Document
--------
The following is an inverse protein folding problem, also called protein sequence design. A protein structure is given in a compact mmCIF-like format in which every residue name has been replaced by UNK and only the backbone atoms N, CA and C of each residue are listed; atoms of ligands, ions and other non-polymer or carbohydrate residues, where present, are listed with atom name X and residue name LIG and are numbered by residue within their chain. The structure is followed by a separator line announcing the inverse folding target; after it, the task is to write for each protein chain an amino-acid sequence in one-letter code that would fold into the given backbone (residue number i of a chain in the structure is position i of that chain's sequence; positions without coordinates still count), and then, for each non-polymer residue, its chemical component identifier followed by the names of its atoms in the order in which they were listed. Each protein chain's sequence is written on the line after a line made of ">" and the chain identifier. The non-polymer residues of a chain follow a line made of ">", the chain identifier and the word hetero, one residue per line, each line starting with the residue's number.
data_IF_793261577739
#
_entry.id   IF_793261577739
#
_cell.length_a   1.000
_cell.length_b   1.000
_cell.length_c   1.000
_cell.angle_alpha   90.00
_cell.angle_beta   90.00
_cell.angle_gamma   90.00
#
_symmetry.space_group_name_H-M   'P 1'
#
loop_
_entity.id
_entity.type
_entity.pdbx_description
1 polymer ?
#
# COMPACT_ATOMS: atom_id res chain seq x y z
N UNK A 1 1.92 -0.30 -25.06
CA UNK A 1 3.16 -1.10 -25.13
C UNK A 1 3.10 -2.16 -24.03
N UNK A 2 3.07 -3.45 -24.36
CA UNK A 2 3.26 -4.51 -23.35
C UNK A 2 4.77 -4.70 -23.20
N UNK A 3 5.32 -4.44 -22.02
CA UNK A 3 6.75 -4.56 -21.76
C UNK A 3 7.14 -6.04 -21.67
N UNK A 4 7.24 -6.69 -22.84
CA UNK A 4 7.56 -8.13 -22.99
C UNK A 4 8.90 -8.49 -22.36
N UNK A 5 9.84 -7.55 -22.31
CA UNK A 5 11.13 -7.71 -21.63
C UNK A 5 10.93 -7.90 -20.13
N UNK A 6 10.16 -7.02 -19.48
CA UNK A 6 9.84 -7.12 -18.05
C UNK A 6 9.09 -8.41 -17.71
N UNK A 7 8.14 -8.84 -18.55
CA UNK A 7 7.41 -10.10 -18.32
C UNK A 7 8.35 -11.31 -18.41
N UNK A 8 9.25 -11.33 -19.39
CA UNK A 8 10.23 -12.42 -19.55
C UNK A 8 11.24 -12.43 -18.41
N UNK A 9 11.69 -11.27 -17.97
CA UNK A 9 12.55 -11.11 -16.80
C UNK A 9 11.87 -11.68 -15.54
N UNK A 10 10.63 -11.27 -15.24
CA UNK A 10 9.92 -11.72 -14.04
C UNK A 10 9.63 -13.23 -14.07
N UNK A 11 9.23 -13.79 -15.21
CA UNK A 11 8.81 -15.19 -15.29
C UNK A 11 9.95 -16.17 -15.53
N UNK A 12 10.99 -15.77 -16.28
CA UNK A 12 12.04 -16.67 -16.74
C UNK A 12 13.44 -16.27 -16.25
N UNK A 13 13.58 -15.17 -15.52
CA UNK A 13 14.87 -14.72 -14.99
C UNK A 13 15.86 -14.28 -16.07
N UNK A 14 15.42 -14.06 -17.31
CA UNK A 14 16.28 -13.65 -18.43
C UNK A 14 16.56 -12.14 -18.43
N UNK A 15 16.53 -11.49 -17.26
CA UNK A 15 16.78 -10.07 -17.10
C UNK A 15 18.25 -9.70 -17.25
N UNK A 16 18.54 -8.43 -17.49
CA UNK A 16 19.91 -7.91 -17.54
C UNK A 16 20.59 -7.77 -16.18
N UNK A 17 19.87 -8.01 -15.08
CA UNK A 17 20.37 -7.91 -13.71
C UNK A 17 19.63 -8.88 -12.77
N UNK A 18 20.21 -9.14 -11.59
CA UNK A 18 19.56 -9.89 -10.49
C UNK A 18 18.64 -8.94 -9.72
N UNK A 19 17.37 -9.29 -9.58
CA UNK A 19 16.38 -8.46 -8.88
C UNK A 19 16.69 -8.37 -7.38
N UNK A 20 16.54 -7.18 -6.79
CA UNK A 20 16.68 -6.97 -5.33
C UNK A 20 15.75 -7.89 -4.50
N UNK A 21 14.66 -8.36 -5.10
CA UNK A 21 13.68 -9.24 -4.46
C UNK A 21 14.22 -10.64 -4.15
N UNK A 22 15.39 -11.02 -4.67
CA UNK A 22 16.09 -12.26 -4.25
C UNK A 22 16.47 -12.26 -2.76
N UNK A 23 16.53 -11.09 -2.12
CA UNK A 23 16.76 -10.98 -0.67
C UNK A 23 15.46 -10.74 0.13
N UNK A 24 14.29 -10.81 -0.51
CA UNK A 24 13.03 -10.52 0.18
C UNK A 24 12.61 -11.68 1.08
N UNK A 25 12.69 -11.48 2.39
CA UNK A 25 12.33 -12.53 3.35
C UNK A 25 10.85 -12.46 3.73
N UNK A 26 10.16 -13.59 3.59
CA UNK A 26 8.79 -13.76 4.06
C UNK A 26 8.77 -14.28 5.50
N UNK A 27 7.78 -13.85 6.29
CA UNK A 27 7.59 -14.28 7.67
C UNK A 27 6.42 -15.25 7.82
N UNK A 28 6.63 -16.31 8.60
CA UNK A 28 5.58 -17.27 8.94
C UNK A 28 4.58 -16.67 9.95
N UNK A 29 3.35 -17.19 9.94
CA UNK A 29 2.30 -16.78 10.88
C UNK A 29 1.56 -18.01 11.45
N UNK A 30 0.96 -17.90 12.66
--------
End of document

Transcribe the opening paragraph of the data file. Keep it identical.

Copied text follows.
The following is an inverse protein folding problem, also called protein sequence design. A protein structure is given in a compact mmCIF-like format in which every residue name has been replaced by UNK and only the backbone atoms N, CA and C of each residue are listed; atoms of ligands, ions and other non-polymer or carbohydrate residues, where present, are listed with atom name X and residue name LIG and are numbered by residue within their chain. The structure is followed by a separator line announcing the inverse folding target; after it, the task is to write for each protein chain an amino-acid sequence in one-letter code that would fold into the given backbone (residue number i of a chain in the structure is position i of that chain's sequence; positions without coordinates still count), and then, for each non-polymer residue, its chemical component identifier followed by the names of its atoms in the order in which they were listed. Each protein chain's sequence is written on the line after a line made of ">" and the chain identifier. The non-polymer residues of a chain follow a line made of ">", the chain identifier and the word hetero, one residue per line, each line starting with the residue's number.